LAWRENCE — Aerospace engineering students from the University of Kansas School of Engineering continue a long tradition of Jayhawk success in international design competitions.
In late August, students with ties to KU swept the 2012 Individual Aircraft Design Competition of the American Institute of Aeronautics and Astronautics. Teams of KU students also claimed first and third place in the AIAA, ASME, International Gas Turbine Institute (IGTI) Undergraduate Engine Design Competition.
The high marks for these students extend KU's mark of excellence in AIAA aircraft design competitions. KU has earned more first and second place awards than any other academic institution in the world in the 44-year history of the competition.
"KU continues to be a global leader in terms of hands-on design experience for aerospace students. These awards from AIAA are a validation of that reputation," said Z.J. Wang, Spahr Professor of Aerospace Engineering and chair of the department.
First place in Individual Aircraft Design went to 2012 KU aerospace engineering graduate Samantha Schueler, of Lawrence. Jorrit Vervoordeldonk, an exchange student jointly advised at KU and Delft Technical University in the Netherlands, took second place, and KU's Alexander Lopez, Overland Park, won third place.
In the AIAA, ASME, International Gas Turbine Institute (IGTI) Undergraduate Engine Design Competition, Matthew Williams, Kansas City, Kan.; Aditya Ghate, India; Daniel Prather, Houston, and William VanSkike, Omaha, Neb. – on a team known as Jayhawk-Jet 120 – won first place. The team known as J2SER, composed of Justin Howard, Hays; JinSeong Kim, South Korea; Sarah Elizabeth McCandless, Fairway, and Ryan Schirmer, Berryton, earned third place. All are 2012 KU aerospace engineering graduates. Second place went to a team from Istanbul Technical University.
The Individual Aircraft Design Competition challenged students design an aircraft capable of surpassing the fastest times ever posted by air racers in the Reno, Nev., National Championship Air Races, where many of the aircraft are typically from the World War II era. Schueler's winning entry placed a highest priority on safety while utilizing a somewhat radical design.
"My whole configuration was a big risk. The wing design was a W wing, which you don't see very often. It helps to decrease the weight for the landing gear and can make it easier to prevent the aircraft from stalling," Schueler said. "I also used a tri-engine configuration. I had the weight to play around with (competition guidelines required the aircraft to weigh at least 4,500 pounds), so I really wanted to implement a design to improve the aircraft's power and speed."
Schueler and her classmates were set to get a first-hand look at the subject of the competition. Several KU students were slated to attend parts of the Reno Air Races national championship in September 2011, but the show was canceled after a fatal plane crash that claimed the life of the pilot and 10 spectators.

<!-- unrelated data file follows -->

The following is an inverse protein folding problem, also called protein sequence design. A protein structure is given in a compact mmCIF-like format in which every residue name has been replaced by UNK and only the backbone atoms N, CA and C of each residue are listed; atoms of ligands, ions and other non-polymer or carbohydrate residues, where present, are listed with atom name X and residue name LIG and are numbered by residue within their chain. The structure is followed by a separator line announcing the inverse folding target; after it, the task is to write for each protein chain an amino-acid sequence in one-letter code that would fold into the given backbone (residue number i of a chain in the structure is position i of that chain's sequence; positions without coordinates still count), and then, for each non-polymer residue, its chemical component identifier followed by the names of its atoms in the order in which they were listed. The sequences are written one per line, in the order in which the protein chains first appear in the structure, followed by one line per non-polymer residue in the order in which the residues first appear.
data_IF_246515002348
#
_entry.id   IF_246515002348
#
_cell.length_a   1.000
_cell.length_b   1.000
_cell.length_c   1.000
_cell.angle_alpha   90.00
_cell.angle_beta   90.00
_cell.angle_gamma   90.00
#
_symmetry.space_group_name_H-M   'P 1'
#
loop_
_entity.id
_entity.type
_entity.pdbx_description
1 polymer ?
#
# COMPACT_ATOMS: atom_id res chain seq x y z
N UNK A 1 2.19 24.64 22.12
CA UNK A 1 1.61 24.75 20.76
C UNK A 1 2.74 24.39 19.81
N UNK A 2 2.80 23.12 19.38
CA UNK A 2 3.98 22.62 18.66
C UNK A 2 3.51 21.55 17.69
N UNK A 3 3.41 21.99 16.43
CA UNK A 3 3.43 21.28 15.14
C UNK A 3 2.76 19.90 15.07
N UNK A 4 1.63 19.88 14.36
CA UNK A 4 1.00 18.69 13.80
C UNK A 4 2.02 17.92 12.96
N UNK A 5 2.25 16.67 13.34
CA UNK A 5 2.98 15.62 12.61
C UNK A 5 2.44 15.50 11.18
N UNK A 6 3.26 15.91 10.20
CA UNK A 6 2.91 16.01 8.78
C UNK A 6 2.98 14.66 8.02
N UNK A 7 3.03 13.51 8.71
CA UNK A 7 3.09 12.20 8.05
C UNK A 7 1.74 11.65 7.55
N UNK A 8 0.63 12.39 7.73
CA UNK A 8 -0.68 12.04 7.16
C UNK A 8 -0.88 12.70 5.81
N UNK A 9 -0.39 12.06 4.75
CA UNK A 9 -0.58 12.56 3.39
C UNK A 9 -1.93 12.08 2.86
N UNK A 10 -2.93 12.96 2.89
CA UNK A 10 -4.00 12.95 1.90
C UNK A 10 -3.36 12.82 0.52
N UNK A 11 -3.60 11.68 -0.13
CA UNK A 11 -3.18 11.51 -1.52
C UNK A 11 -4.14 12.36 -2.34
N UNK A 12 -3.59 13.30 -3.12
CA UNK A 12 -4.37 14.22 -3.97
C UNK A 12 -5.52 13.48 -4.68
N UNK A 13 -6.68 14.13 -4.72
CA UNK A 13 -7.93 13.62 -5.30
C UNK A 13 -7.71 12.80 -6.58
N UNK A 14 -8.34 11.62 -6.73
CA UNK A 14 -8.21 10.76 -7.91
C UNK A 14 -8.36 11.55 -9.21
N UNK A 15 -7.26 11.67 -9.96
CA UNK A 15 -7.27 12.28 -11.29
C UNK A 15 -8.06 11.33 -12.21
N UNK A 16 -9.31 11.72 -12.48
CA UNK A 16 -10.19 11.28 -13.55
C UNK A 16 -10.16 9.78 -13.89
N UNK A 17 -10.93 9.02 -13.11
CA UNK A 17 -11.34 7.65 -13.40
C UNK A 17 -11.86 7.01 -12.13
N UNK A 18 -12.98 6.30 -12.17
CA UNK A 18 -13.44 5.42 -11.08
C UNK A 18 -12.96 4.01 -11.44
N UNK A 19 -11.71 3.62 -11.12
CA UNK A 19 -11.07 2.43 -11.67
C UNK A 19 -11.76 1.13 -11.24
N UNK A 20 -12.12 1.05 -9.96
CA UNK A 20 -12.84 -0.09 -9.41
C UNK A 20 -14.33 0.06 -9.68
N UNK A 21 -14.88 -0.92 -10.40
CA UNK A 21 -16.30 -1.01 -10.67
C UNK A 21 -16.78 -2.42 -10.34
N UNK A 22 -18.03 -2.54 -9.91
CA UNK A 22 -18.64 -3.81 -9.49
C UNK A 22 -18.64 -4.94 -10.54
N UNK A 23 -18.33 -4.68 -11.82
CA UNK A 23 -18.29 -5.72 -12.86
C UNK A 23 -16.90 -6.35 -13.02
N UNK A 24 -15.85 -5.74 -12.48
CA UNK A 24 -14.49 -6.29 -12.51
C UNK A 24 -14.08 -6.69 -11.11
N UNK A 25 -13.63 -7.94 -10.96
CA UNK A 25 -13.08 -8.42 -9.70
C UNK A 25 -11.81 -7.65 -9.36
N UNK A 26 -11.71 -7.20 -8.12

"After that, it really drove home the importance of safety and made it my number one concern," Schueler said.
Schueler's first-place finish earned her a $500 prize and the opportunity to present her design at the AIAA Aviation Technology, Integration, and Operations Conference, Sept. 17-19, in Indianapolis.
Students involved in the undergraduate engine design competition were tasked to draw up plans for an engine capable of being used in an unmanned, half-scale military fighter jet (F-35/Joint Strike Fighter) for use within the next 20 years.
Williams, now a graduate student at the University of Illinois at Urbana-Champaign, was part of the four-person team that brought home first place. He said the team fulfilled the requirements for engine thrust and the aircraft's auxiliary power, then made special considerations for fuel economy.
Two teams from KU were then invited to present their designs at the competition finals in Atlanta in early August.
"The judges said they appreciated that we met all the guidelines, but also had some selling points that exceeded the other competitor's designs," Williams said. "Our design had about 10 percent fuel savings and utilized some advanced technology that should be readily available within the next decade. Those two points differentiated our design and put us over the top."
Williams and Schueler agree that KU's aerospace engineering curriculum and faculty are key to the tradition of success in design competitions. Professor Saeed Farokhi served as adviser for the engine design teams, and Associate Professor Ron Barrett-Gonzalez was adviser for the students taking part in the Individual Aircraft Design Competition.
"The faculty do a great job of building a foundation and providing support," Schueler said. "They offer suggestions to get students thinking out of the box, get students to be creative, apply their knowledge and really come up with some solid designs."